I love the Michael Morpurgo book, it is such a beautiful, but terrifying and incredibly sad story. It tells the story of a teenage boy called Albert, who is given the task of looking after a young horse he calls Joey, after his drunk father buys him at a fair for all the wrong reasons. Albert and Joey form an unbreakable bond, until the day that Albert's father sells the horse to go off to war. Joey begins a frightening journey to France and ends up on the front line for both Britain and Germany. Wherever he goes, he forms friendships and in some situations peace. Meanwhile, an underage Albert signs up and goes to France himself in the attempt to track down Joey.

The stage play stays very true to the book and there are some truly heartbreaking moments. It begins with a beautiful scene of a young Joey galloping around. The puppeteers are amazing, there are times when you do believe the horses to be real, with flicking of the ears and kicks of the hind legs bringing these characters to life. There are some terrible scenes during the conflict, with both horses and men being killed viciously. For a play that is aimed at a young audience and schools, there is some traumatic imagery, with young men hobbling around with limbs missing, faces disfigured and horses being put out of their pain. I would warn that this may be distressing, but then it is part of our history and a something that everyone should know and think about.

There is some light relief with a cheeky goose living on the farm who bangs in to doors and hisses at and attacks various characters, getting a huge cheer at the bows at the end. There are also some humorous one-liners - when Albert is getting a lot of stick for talking non-stop about his horse on the front line, he retorts while looking at a picture of his friend's girlfriend 'Well at least Joey is supposed to look like a horse...'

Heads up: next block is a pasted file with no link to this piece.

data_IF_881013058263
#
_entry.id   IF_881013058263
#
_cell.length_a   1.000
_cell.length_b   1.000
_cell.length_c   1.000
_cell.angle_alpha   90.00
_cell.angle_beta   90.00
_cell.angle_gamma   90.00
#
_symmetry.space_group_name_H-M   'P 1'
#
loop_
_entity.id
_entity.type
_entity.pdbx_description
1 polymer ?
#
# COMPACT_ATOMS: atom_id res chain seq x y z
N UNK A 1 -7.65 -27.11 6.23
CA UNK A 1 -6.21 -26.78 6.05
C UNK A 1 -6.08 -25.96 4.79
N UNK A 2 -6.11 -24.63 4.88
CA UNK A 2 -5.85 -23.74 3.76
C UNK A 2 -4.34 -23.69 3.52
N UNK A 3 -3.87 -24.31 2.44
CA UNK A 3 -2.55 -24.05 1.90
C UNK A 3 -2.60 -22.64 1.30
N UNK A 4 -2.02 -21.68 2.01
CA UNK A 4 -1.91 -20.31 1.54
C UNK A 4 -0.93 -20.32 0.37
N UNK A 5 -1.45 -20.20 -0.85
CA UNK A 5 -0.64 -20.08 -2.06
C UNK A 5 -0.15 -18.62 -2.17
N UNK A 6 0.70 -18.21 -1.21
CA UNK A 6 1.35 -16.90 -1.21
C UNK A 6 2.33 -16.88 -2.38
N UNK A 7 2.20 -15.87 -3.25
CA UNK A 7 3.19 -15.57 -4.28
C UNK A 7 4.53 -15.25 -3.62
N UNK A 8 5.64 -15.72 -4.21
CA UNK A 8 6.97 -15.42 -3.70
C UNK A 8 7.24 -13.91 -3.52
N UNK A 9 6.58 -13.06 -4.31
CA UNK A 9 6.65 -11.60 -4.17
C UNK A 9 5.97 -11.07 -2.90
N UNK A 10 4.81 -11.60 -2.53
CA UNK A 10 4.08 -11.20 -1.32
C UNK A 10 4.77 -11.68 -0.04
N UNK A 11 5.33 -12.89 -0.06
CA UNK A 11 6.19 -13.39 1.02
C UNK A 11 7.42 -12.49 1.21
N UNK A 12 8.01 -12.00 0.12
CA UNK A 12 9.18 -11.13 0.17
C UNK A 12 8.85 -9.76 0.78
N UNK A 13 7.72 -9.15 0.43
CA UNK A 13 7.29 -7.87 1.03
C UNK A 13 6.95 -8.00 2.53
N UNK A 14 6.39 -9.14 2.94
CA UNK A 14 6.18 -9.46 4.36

I was surprised at how large the cast was and there are also several songs to help tell the story. This is a stunning and poignant piece of theatre and while I would not necessarily say that I enjoyed it or would want to see it again as I did find it very upsetting, I would recommend that everyone go to see this amazing play.

You can buy tickets for War Horse here or from ticket outlets throughout Covent Garden / Leicester Square. We managed to get ours for £12.00.

My review for the book is here


Citadel is part of Kate Mosse's trilogy following on from Labyrinth and Sepulchre. I had
really enjoyed these previous two books and Citadel is once again set in the town of Carcassonne in France, with the rumours of a hidden codex hidden in the mountains. But unlike the first two novels, Citadel is mostly focusing on the story of two young sisters living in a town under Nazi occupation during World War II and eventually head up a cell of resistance fighters in the most dangerous way imaginable.

The story begins with Sandrine going into town early one morning and coming across a body in the river wearing a strange ring. She tries to help but is mysteriously attacked. When she comes round, she is helped by a young man called Raoul, who disappears quickly when other people come to help. She is warned not to go to the police, but she defiantly goes anyway and is soon caught up in a story of intrigue and betrayal. Sandrine's fate depends on three very different men - resistance fighter Raoul who she quickly falls in love with, an elderly man called Audric Balliard who is an old friend of her family's housekeeper and Leo Authie, a ruthless and vicious man who is trying to track down the hidden codex.

The story is interspersed with the journey of a monk called Arinius in AD 342, who is travelling across France with the codex. I have read many stories with the same theme and they are usually told alongside crusades or wars long ago, so it was refreshing to read a hunt to find the hidden artifact set during a more modern conflict. However, I enjoyed the story of resistance far more than the story of the codex, although at times I found it very unbelievable.

The character of Sandrine seems very young and naive and the dialogue between the group of young women comes across as very immature and a little grating, but they manage to outwit some very powerful and dangerous men. I did find a lot of the dialogue quite annoying in the first half of the book and at odds with the dangerous time it is set in. But then the last 100 or so pages get extremely violent and genuinely shocking. This is not the best Kate Mosse book and at almost 700 pages long, takes quite a while to get into, but stick with it and it will have you gasping in shock.